If you pay attention to the way women with muscle are treated in the media, it’s hard to ignore the negative connotations and strong statements about femininity. Think about celebs like Cameron Diaz, Michelle Obama, Pink, Madonna, Jessica Biel, Serena Williams, Beyonce etc: though often revered in fitness circles ALL of these women have been on the brunt end of body shaming, particularly about their muscled bits in the mainstream media. They’ve all had strangers “debate” their bodies, been called “too muscular” and had millions of people comment on how they “should” look. Which isn’t actually unusual for ANY women in the public eye, but is particularly helpful if we are to understand why so many women are scared of muscle. (if you’re doubtful, feel free to google any of the names with the words “too muscled”).

So, MY thing is this… if we really want to address that concern head on, we have to dig a little deeper than “don’t worry! You won’t look like a man (and conversely become less worthy because you’ve been told that having visible muscle as a woman makes you less f*ckable or desirable). We also have to dig deeper than JUST supplying the facts- which ARE facts, by the way: women don’t have enough testosterone to build significant size, the loads you’d need to be lifting to build significant muscle are VERY heavy (if you can lift it more than 8 times in a row, it’s generally not enough to encourage growth, less even. 5lb & 10lb weights will NOT do much for the average woman) and muscle building takes time. SOOOOO MUCH TIME. Getting big does not happen by accident, overnight, or even
over hundreds of nights).

We also have to own our shizz more often. Especially people who WANT women lifting and getting strong. Say you are a trainer or enthusiast who spends at least SOME time trying to promote the benefits of resistance and strength training for women AND you simultaneously (and perhaps inadvertently)….

1. Make occasional comments about how a female celebrity (or any woman really) is starting to look “manly” or needs to cut back on training (without actually knowing anything about her regimen).

2. Refer to muscular women (and there is a BIG range, no pun intended) as “She-Hulks”, “Trannies”, “Scary”, “Wrong”, “Androgenous Sea Creatures” or “Gross” (PS: transphobia sucks, but that’s another discussion entirely #ally).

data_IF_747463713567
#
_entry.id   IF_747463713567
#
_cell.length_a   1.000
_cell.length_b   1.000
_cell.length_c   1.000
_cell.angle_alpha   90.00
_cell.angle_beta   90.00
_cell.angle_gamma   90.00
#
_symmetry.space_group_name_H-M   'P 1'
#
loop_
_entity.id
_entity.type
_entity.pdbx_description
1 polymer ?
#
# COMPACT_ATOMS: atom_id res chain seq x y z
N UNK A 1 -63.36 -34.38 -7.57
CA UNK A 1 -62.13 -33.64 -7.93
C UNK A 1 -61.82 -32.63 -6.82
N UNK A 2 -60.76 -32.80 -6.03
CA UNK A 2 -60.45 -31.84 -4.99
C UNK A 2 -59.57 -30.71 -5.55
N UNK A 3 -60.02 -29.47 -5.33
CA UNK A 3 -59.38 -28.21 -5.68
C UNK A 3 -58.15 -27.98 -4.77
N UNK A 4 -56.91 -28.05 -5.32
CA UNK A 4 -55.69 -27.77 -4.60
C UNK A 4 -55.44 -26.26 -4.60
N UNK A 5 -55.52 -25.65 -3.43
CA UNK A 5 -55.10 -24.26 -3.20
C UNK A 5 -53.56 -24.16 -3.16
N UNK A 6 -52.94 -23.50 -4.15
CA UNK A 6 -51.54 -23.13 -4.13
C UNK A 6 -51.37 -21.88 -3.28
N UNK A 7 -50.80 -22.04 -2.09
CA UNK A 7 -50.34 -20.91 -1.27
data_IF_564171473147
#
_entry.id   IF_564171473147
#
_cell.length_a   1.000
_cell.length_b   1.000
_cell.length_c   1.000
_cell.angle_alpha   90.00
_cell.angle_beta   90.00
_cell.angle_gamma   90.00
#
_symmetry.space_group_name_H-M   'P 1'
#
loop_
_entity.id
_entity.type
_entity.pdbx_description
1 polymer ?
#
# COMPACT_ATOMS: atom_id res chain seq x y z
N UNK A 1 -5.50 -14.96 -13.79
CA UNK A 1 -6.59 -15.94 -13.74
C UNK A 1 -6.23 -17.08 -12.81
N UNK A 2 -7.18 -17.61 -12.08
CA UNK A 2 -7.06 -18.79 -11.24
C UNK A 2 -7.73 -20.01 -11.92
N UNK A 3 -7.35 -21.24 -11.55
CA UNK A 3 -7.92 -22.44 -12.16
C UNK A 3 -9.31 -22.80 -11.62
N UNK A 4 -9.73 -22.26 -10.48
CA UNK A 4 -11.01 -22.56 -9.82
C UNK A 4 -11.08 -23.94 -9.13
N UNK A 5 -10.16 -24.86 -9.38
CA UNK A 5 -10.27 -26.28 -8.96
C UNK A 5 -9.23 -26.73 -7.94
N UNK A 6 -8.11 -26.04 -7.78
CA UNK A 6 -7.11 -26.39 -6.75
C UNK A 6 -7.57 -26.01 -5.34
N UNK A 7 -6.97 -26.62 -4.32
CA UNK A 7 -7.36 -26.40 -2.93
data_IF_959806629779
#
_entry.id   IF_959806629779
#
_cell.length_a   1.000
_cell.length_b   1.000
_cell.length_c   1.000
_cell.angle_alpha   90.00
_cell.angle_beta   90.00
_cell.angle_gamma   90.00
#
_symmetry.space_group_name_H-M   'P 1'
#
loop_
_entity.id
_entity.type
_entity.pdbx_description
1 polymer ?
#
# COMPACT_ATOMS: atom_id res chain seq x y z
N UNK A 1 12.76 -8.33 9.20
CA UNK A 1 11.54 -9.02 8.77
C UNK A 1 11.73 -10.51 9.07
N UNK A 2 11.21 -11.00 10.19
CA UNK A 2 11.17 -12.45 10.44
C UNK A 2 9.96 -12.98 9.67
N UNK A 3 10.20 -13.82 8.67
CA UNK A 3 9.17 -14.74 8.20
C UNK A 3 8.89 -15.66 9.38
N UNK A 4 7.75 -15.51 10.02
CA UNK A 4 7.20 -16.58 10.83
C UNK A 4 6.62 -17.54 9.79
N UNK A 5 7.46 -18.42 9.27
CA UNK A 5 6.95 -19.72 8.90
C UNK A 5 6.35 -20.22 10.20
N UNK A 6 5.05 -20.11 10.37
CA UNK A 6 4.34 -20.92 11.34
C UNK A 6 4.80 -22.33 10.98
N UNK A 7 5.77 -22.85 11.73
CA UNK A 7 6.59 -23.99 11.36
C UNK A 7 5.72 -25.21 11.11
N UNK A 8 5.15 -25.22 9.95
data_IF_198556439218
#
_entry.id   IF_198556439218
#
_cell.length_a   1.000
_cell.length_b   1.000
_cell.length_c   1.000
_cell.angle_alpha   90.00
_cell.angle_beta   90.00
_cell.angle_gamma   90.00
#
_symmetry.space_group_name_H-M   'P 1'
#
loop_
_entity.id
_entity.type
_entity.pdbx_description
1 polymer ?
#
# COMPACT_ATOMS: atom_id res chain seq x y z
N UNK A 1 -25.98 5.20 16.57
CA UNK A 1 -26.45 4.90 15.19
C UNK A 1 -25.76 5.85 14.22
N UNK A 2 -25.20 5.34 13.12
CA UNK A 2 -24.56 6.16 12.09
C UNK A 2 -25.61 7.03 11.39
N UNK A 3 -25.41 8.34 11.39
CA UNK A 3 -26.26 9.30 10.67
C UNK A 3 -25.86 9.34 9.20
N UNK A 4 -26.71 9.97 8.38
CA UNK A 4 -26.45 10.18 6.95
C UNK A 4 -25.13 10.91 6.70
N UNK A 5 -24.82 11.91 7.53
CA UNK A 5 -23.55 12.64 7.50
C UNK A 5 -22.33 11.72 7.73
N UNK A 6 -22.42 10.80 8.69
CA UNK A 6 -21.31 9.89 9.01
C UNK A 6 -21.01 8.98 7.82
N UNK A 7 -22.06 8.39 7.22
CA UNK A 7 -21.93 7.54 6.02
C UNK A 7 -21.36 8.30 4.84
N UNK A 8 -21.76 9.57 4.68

3. Reinforce the notion that women with visible muscle are unattractive, undesirable, unf*ckable, unmarryable and otherwise unworthy in ANY way (big or small). (Example: suggesting that muscular women may have a hard time finding a partner, or wondering aloud if they intimidate men). Not about personal attraction (we like what we like), but in general. Back hair isn’t my favorite thing in the world, but saying all men with back hair are undesirable is silly, wrong and downright offensive (right? Right).

4. Use the term “real women” or worse, use it in a phrases such as “real women are soft, have curves, are round, are petite”.

5. Make casual faces, comments, jokes or exhibit a variety of other distancing behaviors when it comes to women with muscle.

… you’re doing it WRONG.

Soooooo….. how about we start by looking at our own language, attitudes and treatment of women with muscle? Is there something there you might want to address or change? The attitudes of the people around us are a HUGE motivator: women who have support systems that encourage strength and physical fitness report higher confidence levels, positive self-image and less stress/anxiety over appearance.

Just something to think about. Any thoughts?

F-Bombs & Fitness: Can Swearing Get You Fitter?

Fuck yeah!

Though it’s not always appropriate (or discreet), swearing and hollering during the hardest part of your moves can help you bust out more reps when the going gets tough. Many studies have shown that swearing tends to boost our tolerance for pain/discomfort (but the catch? Only for those who don’t swear very often). For all non-pottymouths, this means when things get tough on the bod, a few f-bombs may help level you up (but pain should make you stop, because, duh).